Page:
One of our greatest periods of forgotten prosperity.
Click for AUDIO version.
Following World War II, America experienced great prosperity from 1945-1960 which I refer to as “The Golden Era of the 20th Century.” Yet, for some unknown reason, it is commonly overlooked in history books. As the builder of the Atomic bomb, which ended the war, America found itself in the unfamiliar role as leader of the free world. From this, we developed a national pride and swagger as to our abilities. Some thought we would slip back into an economic Depression. We didn’t. Thanks to the G.I. Bill, many returning soldiers went back to school and graduated with college degrees and ambition. Not surprising, Academia flourished during this time. People went to school who normally couldn’t afford to, and college enrollments swelled.
Since, we were no longer forced to ration goods, as we did during the war, we developed a huge consumer appetite which propelled industry. Unlike the destruction of post-war Europe and Asia, America was able to quickly build a manufacturing juggernaut which commanded world markets. Possessing an attitude of “The Sky is the limit,” American business created a new generation of technology consisting of such things as computers, aircraft, jet engines, ships, automobiles, televisions, and more. Returning G.I.s began a migration to the suburbs, representing boom times for the construction industry. We created the Interstate Highway System which meant we could move more freely across the country, working wonders for tourism and our national parks. There was also a significant transition from trains to planes, and passenger jets entered service. NASA was also organized in preparation for the Space Race with the Russians. Telephones also changed, from limited use to just about everyone having one in their home. Computers were being introduced during the 1950’s for business use, representing a new way to quickly perform calculations for construction, manufacturing, and government use.
Hospitals and medical research also grew during this period, thanks in large part to the “Baby Boom,” and a populace spreading throughout the country.
It was during this period the Theory Y form of management came into existence in the workplace. Unlike Theory X, representing top-down autocratic rule (e.g., micromanagement), Theory Y represented worker empowerment, where employees were delegated responsibility and allowed to conquer projects on their own. In other words, it was a bottom-up approach encouraging people to embrace their work and assume ownership. Time was considered immaterial; getting the job done was of paramount importance and they did whatever was necessary to do so.
America forged relationships with countries all over the world, who were in the process of rebuilding their industry. Our GDP jumped from $200M in 1940, to $300M in 1950, and $500M in 1960, more than doubling prewar figures. This meant there were many jobs, better wages, and a higher standard of living. It was certainly an exciting era as we experienced many new freedoms, particularly in the areas of transportation and communications. Not surprising, a burgeoning middle class grew and prospered.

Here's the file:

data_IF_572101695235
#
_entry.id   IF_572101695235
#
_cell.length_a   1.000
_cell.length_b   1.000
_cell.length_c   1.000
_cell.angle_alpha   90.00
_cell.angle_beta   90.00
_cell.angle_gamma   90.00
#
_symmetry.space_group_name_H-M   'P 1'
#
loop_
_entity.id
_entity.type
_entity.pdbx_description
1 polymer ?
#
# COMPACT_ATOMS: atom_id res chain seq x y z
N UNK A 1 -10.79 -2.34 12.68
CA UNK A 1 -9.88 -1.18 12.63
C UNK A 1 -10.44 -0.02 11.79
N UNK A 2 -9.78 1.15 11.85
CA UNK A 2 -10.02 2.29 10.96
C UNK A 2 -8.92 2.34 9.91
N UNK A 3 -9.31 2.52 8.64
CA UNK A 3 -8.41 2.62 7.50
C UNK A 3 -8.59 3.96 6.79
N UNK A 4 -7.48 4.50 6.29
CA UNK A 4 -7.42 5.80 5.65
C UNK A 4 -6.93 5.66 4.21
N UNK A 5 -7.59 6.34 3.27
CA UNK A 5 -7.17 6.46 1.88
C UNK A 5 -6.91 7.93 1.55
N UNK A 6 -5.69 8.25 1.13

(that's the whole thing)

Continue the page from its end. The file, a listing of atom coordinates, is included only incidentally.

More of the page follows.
Culturally, music changed from Swing and Jazz to Rock ‘n’ Roll. Frank Sinatra and Bing Crosby were slowly being phased out to make way for the likes of Elvis Presley, Bill Haley and The Comets, Buddy Holly, and many more. Thanks to the advent of television, movie attendance began to drop off, as did radio listeners. People found it less expensive to stay home and be entertained by the likes of Uncle Miltie, Jackie Gleason, and Sid Caesar. Desperate for audiences, the movie studios turned to CinemaScope which offered a big-screen panoramic picture which couldn’t fit on television. They also tried 3D photography, but this was the era of the blockbuster, featuring movies such as “The Robe,” “The Ten Commandments,” and “Ben-Hur.” A new breed of actor was entering the industry, such as Marlon Brando, James Dean, and Marilyn Monroe. In sports, baseball was still king and New York City was the place to be with the Yankees, Dodgers, and Giants.
In 1959, Alaska and Hawaii became our 49th and 50th states respectively. Presiding over the country was Harry S. Truman, from 1945-1953, and Dwight D. Eisenhower, from 1953-1961. Probably because of his kinship to the G.I.s, Ike became the symbol for this period of prosperity. He launched the Interstate Highway System, and NASA which paved the way for the future. Perhaps our biggest concern throughout this period was the threat of communism and the Cold War. Aside from Korea, we lived in a general peaceful period of time.
So, why is this period so important and what does it tell us about today? Three things come to mind. First, there was a spirit of unity in the country back then. There was less division and more of a spirit of cooperation, which is particularly understood by soldiers. Having survived the Great Depression and becoming the leaders of the free world also gave us a sense of confidence in ourselves, thereby creating a “can do” mentality which stimulated ambition. Their unbridled enthusiasm created a “go-go” attitude which pushed the country to success.
Second, the government helped pave the way for business and industry, but really didn’t interfere, at least when you compare it to the government bureaucracy of today.
Third, we have far more luxuries today than our predecessors, and we tend to take things for granted. Whereas our forefathers understood the need to earn something, today there is more of a sense of entitlement. Perhaps we need another Great Depression or World War to teach us these values again.
The period of 1945-1960 is one of the greatest eras of prosperity in U.S. history. This was when the “movers and shakers” of our country changed the world. It is the Greatest Generation’s legacy. You have to take your hat off to them.
Keep the Faith!